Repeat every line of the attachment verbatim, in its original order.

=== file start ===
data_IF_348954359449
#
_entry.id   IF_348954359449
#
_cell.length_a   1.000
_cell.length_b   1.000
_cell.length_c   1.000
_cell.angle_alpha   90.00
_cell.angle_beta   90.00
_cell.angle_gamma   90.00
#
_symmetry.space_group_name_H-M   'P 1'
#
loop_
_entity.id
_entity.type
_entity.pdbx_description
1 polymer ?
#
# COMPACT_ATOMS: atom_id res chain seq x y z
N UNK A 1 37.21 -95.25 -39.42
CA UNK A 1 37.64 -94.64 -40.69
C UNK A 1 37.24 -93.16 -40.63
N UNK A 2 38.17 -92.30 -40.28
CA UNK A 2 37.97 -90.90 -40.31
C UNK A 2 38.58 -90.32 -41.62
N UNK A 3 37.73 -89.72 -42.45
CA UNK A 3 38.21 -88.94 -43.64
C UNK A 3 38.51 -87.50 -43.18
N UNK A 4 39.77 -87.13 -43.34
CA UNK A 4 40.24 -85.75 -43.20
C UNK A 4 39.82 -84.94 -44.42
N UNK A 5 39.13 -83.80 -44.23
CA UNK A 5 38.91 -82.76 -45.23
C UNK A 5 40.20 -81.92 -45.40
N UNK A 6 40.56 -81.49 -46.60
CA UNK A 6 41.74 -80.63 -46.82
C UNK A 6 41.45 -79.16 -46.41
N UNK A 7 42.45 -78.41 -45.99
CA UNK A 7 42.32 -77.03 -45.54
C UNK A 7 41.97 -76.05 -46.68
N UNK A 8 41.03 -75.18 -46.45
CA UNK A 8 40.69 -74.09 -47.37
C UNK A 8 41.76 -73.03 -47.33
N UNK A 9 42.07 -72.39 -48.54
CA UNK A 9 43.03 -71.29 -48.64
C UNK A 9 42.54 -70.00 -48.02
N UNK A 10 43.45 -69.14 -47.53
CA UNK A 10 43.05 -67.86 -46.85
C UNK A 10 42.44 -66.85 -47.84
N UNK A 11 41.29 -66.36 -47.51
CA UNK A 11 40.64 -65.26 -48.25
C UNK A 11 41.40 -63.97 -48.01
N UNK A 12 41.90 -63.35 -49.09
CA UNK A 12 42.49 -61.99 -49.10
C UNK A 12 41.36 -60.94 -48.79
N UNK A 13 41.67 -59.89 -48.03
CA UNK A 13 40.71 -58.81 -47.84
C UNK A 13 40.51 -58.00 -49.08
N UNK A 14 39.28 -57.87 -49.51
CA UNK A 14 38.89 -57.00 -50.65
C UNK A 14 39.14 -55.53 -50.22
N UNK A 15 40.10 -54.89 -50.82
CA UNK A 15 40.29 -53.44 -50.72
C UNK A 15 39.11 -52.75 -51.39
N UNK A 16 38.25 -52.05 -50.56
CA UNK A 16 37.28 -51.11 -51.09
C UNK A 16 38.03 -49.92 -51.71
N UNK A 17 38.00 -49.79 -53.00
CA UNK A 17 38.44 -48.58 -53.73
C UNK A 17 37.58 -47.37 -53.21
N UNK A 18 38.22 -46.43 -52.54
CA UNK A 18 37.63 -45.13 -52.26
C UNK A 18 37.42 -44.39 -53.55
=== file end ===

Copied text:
data_IF_348954359449
#
_entry.id   IF_348954359449
#
_cell.length_a   1.000
_cell.length_b   1.000
_cell.length_c   1.000
_cell.angle_alpha   90.00
_cell.angle_beta   90.00
_cell.angle_gamma   90.00
#
_symmetry.space_group_name_H-M   'P 1'
#
loop_
_entity.id
_entity.type
_entity.pdbx_description
1 polymer ?
#
# COMPACT_ATOMS: atom_id res chain seq x y z
N UNK A 1 37.21 -95.25 -39.42
CA UNK A 1 37.64 -94.64 -40.69
C UNK A 1 37.24 -93.16 -40.63
N UNK A 2 38.17 -92.30 -40.28
CA UNK A 2 37.97 -90.90 -40.31
C UNK A 2 38.58 -90.32 -41.62
N UNK A 3 37.73 -89.72 -42.45
CA UNK A 3 38.21 -88.94 -43.64
C UNK A 3 38.51 -87.50 -43.18
N UNK A 4 39.77 -87.13 -43.34
CA UNK A 4 40.24 -85.75 -43.20
C UNK A 4 39.82 -84.94 -44.42
N UNK A 5 39.13 -83.80 -44.23
CA UNK A 5 38.91 -82.76 -45.23
C UNK A 5 40.20 -81.92 -45.40
N UNK A 6 40.56 -81.49 -46.60
CA UNK A 6 41.74 -80.63 -46.82
C UNK A 6 41.45 -79.16 -46.41
N UNK A 7 42.45 -78.41 -45.99
CA UNK A 7 42.32 -77.03 -45.54
C UNK A 7 41.97 -76.05 -46.68
N UNK A 8 41.03 -75.18 -46.45
CA UNK A 8 40.69 -74.09 -47.37
C UNK A 8 41.76 -73.03 -47.33
N UNK A 9 42.07 -72.39 -48.54
CA UNK A 9 43.03 -71.29 -48.64
C UNK A 9 42.54 -70.00 -48.02
N UNK A 10 43.45 -69.14 -47.53
CA UNK A 10 43.05 -67.86 -46.85
C UNK A 10 42.44 -66.85 -47.84
N UNK A 11 41.29 -66.36 -47.51
CA UNK A 11 40.64 -65.26 -48.25
C UNK A 11 41.40 -63.97 -48.01
N UNK A 12 41.90 -63.35 -49.09
CA UNK A 12 42.49 -61.99 -49.10
C UNK A 12 41.36 -60.94 -48.79
N UNK A 13 41.67 -59.89 -48.03
CA UNK A 13 40.71 -58.81 -47.84
C UNK A 13 40.51 -58.00 -49.08
N UNK A 14 39.28 -57.87 -49.51
CA UNK A 14 38.89 -57.00 -50.65
C UNK A 14 39.14 -55.53 -50.22
N UNK A 15 40.10 -54.89 -50.82
CA UNK A 15 40.29 -53.44 -50.72
C UNK A 15 39.11 -52.75 -51.39
N UNK A 16 38.25 -52.05 -50.56
CA UNK A 16 37.28 -51.11 -51.09
C UNK A 16 38.03 -49.92 -51.71
N UNK A 17 38.00 -49.79 -53.00
CA UNK A 17 38.44 -48.58 -53.73
C UNK A 17 37.58 -47.37 -53.21
N UNK A 18 38.22 -46.43 -52.54
CA UNK A 18 37.63 -45.13 -52.26
C UNK A 18 37.42 -44.39 -53.55